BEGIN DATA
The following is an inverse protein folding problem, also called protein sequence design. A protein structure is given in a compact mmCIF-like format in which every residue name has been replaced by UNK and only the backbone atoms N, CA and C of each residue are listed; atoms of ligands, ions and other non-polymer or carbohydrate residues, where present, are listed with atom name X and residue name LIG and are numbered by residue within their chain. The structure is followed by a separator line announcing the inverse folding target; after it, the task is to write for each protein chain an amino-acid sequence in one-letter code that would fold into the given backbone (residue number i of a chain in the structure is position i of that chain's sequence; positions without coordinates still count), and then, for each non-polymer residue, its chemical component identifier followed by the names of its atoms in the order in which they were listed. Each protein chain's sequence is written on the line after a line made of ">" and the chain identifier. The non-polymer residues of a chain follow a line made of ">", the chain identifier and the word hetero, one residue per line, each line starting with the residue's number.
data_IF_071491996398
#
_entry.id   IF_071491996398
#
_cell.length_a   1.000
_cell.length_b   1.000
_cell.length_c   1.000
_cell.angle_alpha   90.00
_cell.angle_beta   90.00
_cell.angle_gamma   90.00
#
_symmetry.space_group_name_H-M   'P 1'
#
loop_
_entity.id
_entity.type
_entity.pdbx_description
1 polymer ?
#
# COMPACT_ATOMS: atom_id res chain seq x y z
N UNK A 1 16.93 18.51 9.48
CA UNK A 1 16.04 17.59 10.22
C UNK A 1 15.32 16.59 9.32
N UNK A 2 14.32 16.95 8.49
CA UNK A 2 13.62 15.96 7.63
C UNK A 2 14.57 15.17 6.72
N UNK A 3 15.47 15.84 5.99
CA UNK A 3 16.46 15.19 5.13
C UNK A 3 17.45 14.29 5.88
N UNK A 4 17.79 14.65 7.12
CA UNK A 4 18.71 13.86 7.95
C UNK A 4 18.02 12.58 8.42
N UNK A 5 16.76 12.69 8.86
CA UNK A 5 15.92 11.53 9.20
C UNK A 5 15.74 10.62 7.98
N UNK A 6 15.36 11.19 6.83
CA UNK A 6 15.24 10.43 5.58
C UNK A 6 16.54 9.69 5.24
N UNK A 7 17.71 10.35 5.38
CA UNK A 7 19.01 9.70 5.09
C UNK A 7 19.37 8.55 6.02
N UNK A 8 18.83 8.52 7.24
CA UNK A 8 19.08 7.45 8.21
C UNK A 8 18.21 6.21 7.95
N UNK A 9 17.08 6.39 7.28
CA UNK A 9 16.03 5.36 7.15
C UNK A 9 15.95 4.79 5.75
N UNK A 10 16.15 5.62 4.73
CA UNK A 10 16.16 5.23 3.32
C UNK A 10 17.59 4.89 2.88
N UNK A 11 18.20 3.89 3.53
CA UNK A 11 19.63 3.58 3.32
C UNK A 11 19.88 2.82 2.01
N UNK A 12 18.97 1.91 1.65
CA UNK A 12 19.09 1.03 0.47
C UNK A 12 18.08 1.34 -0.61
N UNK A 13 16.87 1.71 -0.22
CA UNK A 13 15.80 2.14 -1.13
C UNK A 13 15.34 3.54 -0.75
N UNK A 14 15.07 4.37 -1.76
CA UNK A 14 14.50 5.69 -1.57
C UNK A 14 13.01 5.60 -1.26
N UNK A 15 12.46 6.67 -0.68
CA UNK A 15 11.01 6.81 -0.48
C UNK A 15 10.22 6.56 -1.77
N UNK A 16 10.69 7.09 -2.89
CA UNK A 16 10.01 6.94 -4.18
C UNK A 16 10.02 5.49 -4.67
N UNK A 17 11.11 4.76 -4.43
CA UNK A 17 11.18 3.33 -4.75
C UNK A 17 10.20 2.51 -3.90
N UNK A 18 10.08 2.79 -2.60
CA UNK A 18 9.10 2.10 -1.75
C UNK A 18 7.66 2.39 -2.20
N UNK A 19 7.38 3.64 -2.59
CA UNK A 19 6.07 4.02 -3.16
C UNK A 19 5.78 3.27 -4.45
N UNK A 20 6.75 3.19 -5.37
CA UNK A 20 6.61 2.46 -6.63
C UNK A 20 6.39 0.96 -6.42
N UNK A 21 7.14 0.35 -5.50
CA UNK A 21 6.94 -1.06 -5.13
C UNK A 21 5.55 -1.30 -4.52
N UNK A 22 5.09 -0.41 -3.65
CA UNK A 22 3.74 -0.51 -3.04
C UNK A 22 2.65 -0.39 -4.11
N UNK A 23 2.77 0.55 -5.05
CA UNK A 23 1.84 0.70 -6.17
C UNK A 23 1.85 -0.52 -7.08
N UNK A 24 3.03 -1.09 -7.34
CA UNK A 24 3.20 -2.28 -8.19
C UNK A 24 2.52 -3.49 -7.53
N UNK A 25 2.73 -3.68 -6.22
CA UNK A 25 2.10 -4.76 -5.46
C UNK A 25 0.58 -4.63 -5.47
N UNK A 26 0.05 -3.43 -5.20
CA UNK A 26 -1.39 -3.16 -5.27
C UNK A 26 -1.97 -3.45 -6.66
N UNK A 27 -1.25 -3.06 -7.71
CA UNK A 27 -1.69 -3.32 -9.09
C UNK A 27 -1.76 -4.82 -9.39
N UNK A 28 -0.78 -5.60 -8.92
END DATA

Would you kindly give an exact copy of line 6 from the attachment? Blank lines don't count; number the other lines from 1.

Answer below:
_cell.length_a   1.000